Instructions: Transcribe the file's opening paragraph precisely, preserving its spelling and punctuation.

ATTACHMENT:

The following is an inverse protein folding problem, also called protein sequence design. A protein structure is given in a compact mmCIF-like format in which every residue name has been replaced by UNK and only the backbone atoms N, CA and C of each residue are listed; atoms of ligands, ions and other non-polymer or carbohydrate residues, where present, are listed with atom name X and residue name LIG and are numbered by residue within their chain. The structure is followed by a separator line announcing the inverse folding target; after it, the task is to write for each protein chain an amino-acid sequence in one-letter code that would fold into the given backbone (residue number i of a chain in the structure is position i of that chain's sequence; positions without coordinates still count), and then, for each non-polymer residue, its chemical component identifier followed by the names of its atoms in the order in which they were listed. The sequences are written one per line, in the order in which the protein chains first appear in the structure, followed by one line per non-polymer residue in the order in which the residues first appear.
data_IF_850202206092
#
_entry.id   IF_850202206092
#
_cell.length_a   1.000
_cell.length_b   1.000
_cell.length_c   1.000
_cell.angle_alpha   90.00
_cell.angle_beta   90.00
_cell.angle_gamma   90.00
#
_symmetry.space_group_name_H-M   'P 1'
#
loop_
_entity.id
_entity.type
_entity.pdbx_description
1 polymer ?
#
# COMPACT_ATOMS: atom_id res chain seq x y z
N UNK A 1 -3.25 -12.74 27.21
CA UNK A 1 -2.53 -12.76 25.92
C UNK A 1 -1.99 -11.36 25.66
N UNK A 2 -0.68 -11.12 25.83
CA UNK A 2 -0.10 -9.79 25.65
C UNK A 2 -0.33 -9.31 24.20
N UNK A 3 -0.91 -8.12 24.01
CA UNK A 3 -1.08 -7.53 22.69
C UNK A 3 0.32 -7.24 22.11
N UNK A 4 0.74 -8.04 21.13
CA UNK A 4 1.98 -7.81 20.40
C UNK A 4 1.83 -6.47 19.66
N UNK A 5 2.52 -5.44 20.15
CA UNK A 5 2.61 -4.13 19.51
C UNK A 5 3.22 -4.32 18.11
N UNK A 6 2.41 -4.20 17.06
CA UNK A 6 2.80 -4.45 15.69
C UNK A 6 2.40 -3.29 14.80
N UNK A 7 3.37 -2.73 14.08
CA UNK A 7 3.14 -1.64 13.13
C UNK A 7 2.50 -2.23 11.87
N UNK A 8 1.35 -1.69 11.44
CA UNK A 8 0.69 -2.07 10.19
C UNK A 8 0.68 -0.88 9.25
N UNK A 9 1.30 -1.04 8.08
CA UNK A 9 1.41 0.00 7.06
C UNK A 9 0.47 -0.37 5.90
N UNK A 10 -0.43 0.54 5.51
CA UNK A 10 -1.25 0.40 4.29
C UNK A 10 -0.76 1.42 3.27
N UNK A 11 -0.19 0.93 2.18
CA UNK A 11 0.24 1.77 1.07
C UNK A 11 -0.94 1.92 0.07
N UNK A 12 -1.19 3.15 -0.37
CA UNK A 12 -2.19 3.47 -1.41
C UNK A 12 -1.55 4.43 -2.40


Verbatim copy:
The following is an inverse protein folding problem, also called protein sequence design. A protein structure is given in a compact mmCIF-like format in which every residue name has been replaced by UNK and only the backbone atoms N, CA and C of each residue are listed; atoms of ligands, ions and other non-polymer or carbohydrate residues, where present, are listed with atom name X and residue name LIG and are numbered by residue within their chain. The structure is followed by a separator line announcing the inverse folding target; after it, the task is to write for each protein chain an amino-acid sequence in one-letter code that would fold into the given backbone (residue number i of a chain in the structure is position i of that chain's sequence; positions without coordinates still count), and then, for each non-polymer residue, its chemical component identifier followed by the names of its atoms in the order in which they were listed. The sequences are written one per line, in the order in which the protein chains first appear in the structure, followed by one line per non-polymer residue in the order in which the residues first appear.